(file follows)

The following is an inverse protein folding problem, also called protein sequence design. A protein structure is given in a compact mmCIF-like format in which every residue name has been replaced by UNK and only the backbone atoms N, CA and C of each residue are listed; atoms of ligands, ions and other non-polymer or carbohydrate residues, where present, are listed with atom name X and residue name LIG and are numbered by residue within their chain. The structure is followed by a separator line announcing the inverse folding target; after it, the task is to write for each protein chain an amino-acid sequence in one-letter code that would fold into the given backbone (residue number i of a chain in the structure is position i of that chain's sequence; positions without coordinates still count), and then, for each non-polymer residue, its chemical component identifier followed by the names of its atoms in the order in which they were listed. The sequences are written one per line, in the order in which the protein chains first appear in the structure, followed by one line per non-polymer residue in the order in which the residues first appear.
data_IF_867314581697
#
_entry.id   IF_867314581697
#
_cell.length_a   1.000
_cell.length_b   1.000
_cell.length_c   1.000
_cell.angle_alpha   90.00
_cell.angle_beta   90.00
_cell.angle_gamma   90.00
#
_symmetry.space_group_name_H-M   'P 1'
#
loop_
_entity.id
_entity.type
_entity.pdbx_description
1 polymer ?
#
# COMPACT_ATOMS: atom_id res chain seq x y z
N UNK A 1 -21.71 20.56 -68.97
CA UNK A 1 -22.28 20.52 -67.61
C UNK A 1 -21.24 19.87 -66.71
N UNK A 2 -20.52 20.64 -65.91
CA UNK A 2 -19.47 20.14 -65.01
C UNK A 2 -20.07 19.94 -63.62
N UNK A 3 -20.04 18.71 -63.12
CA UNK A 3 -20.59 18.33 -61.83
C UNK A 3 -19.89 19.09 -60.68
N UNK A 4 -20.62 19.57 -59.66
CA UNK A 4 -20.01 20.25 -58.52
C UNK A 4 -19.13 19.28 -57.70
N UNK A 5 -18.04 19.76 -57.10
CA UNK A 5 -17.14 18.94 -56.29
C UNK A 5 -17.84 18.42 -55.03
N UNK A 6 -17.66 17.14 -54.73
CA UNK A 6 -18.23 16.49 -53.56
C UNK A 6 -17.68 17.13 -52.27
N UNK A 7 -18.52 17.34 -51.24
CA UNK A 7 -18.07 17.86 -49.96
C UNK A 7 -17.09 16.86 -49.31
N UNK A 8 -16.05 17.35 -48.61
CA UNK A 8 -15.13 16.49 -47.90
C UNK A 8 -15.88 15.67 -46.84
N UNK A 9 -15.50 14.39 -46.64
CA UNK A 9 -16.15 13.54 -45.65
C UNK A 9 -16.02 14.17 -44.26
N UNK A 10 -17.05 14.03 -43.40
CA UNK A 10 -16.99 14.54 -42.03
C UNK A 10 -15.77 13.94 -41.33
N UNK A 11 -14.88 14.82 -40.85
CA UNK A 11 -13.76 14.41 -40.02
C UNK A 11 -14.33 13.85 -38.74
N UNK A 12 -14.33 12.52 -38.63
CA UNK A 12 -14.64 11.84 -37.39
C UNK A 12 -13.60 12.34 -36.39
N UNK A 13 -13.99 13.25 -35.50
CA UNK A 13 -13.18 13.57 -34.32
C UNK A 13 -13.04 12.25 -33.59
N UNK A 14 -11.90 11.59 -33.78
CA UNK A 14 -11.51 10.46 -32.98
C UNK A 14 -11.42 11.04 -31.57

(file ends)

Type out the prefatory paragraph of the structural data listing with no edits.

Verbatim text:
The following is an inverse protein folding problem, also called protein sequence design. A protein structure is given in a compact mmCIF-like format in which every residue name has been replaced by UNK and only the backbone atoms N, CA and C of each residue are listed; atoms of ligands, ions and other non-polymer or carbohydrate residues, where present, are listed with atom name X and residue name LIG and are numbered by residue within their chain. The structure is followed by a separator line announcing the inverse folding target; after it, the task is to write for each protein chain an amino-acid sequence in one-letter code that would fold into the given backbone (residue number i of a chain in the structure is position i of that chain's sequence; positions without coordinates still count), and then, for each non-polymer residue, its chemical component identifier followed by the names of its atoms in the order in which they were listed. The sequences are written one per line, in the order in which the protein chains first appear in the structure, followed by one line per non-polymer residue in the order in which the residues first appear.